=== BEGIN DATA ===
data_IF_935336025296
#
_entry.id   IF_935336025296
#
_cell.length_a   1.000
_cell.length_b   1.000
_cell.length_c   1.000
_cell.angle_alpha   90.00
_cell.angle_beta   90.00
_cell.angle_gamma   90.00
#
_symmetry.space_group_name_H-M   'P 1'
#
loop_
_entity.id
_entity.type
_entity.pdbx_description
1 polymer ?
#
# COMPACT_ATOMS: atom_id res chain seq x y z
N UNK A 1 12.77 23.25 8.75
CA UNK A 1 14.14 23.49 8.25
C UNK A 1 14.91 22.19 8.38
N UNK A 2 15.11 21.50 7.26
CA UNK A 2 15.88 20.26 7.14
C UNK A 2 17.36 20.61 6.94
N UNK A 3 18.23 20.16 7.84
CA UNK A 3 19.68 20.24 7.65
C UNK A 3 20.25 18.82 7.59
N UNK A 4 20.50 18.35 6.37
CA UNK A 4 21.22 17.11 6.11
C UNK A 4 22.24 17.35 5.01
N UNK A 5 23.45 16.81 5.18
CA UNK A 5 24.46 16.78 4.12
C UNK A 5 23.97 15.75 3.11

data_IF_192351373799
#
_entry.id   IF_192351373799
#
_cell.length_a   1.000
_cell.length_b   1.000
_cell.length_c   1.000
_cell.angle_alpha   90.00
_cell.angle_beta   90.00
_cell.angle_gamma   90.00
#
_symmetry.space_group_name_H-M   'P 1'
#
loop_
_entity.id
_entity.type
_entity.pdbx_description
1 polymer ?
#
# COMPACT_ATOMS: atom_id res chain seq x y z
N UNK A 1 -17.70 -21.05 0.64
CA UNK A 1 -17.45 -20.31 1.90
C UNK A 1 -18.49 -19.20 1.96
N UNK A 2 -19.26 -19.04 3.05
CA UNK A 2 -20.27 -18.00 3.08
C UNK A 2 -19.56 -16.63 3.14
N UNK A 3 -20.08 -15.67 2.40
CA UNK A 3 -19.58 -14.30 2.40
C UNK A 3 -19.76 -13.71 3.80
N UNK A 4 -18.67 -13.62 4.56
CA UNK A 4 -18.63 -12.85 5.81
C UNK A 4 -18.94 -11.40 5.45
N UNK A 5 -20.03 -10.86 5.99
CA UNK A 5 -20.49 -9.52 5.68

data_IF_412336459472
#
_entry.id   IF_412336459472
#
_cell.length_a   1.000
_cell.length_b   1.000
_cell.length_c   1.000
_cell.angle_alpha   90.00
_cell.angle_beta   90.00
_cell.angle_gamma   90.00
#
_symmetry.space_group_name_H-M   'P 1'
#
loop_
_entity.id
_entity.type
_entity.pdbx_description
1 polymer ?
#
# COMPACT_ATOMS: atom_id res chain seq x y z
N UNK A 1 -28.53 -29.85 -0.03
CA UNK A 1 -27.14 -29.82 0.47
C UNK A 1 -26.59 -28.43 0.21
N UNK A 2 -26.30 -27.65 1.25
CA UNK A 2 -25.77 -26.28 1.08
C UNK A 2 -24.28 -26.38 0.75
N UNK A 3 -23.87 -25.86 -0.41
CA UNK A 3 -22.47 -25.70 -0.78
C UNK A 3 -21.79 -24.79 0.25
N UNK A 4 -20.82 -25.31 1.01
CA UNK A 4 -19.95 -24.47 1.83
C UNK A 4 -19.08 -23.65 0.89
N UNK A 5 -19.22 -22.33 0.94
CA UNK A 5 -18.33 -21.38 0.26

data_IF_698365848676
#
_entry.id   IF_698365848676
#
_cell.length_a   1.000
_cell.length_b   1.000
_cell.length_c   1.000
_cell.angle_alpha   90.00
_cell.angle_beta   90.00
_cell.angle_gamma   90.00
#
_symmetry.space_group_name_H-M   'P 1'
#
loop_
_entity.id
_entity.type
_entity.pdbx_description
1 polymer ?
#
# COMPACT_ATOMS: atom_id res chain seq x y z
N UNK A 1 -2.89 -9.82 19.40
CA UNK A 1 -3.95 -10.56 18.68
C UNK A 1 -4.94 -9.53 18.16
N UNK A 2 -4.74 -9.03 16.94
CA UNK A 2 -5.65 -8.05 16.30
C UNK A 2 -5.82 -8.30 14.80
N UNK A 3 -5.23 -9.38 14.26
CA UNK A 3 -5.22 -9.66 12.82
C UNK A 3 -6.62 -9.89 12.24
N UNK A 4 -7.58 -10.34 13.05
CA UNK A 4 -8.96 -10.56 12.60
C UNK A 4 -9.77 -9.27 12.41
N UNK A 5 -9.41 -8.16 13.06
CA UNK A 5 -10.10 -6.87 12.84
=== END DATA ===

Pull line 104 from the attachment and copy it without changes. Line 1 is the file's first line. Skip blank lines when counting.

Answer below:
data_IF_698365848676